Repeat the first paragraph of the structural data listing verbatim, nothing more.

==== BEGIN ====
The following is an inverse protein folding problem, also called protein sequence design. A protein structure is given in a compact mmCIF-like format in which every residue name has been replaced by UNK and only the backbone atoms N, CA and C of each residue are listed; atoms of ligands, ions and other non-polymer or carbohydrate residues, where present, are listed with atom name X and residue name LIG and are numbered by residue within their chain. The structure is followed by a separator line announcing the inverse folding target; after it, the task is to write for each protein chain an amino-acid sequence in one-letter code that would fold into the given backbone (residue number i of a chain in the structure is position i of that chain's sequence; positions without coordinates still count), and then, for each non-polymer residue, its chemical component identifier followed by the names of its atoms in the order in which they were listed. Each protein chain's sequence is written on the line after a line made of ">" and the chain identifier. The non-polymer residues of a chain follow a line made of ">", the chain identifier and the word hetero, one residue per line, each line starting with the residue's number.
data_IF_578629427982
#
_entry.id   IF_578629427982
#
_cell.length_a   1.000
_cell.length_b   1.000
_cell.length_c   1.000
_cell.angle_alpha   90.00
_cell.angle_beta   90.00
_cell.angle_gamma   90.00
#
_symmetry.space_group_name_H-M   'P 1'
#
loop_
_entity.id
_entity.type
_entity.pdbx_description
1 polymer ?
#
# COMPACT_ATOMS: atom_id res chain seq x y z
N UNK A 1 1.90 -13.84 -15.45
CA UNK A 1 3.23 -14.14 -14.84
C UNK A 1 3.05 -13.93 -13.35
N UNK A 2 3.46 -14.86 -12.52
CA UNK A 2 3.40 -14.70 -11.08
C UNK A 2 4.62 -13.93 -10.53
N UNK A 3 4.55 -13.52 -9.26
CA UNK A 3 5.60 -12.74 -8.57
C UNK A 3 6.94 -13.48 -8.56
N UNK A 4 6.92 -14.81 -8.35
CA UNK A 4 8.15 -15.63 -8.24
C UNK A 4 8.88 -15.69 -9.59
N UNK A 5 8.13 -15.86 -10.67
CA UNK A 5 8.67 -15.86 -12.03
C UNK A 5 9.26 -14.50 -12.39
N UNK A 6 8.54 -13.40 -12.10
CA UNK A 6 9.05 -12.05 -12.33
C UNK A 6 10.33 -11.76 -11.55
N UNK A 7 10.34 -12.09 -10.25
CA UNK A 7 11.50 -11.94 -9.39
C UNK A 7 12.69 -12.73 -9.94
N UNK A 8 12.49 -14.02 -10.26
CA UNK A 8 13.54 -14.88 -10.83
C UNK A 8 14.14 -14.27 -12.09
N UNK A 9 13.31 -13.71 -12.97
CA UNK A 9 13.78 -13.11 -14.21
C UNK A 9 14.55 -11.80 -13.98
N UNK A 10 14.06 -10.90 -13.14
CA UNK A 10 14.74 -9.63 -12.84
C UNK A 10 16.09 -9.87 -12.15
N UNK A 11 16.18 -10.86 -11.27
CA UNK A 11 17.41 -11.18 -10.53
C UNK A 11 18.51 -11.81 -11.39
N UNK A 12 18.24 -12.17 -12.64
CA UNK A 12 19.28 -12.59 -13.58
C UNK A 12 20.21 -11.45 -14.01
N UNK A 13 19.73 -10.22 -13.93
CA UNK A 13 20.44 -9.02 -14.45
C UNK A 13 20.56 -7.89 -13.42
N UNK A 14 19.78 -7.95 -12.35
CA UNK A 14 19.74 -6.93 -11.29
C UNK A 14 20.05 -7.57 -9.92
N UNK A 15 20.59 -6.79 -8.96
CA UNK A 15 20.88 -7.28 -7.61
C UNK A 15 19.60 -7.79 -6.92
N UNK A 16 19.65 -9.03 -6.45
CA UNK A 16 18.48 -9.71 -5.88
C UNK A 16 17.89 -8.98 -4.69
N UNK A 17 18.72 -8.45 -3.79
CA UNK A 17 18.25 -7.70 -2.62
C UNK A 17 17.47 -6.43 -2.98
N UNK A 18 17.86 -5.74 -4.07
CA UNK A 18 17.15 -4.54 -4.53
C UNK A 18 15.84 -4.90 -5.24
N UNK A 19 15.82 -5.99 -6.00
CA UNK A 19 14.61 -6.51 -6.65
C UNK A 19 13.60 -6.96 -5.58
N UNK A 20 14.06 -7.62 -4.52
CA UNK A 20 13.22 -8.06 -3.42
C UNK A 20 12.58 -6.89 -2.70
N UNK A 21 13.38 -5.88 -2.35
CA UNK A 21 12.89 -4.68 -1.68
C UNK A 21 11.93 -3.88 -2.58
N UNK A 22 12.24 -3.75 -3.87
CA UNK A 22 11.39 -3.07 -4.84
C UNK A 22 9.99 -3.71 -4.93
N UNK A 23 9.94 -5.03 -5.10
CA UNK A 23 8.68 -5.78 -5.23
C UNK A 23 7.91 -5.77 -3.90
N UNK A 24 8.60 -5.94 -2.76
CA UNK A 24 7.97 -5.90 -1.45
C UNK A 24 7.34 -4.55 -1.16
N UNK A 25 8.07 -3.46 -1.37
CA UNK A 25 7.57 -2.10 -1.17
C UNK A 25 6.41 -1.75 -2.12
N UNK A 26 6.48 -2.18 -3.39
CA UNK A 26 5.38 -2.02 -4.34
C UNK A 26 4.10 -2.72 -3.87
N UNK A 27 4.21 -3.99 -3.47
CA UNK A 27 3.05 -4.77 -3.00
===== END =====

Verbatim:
The following is an inverse protein folding problem, also called protein sequence design. A protein structure is given in a compact mmCIF-like format in which every residue name has been replaced by UNK and only the backbone atoms N, CA and C of each residue are listed; atoms of ligands, ions and other non-polymer or carbohydrate residues, where present, are listed with atom name X and residue name LIG and are numbered by residue within their chain. The structure is followed by a separator line announcing the inverse folding target; after it, the task is to write for each protein chain an amino-acid sequence in one-letter code that would fold into the given backbone (residue number i of a chain in the structure is position i of that chain's sequence; positions without coordinates still count), and then, for each non-polymer residue, its chemical component identifier followed by the names of its atoms in the order in which they were listed. Each protein chain's sequence is written on the line after a line made of ">" and the chain identifier. The non-polymer residues of a chain follow a line made of ">", the chain identifier and the word hetero, one residue per line, each line starting with the residue's number.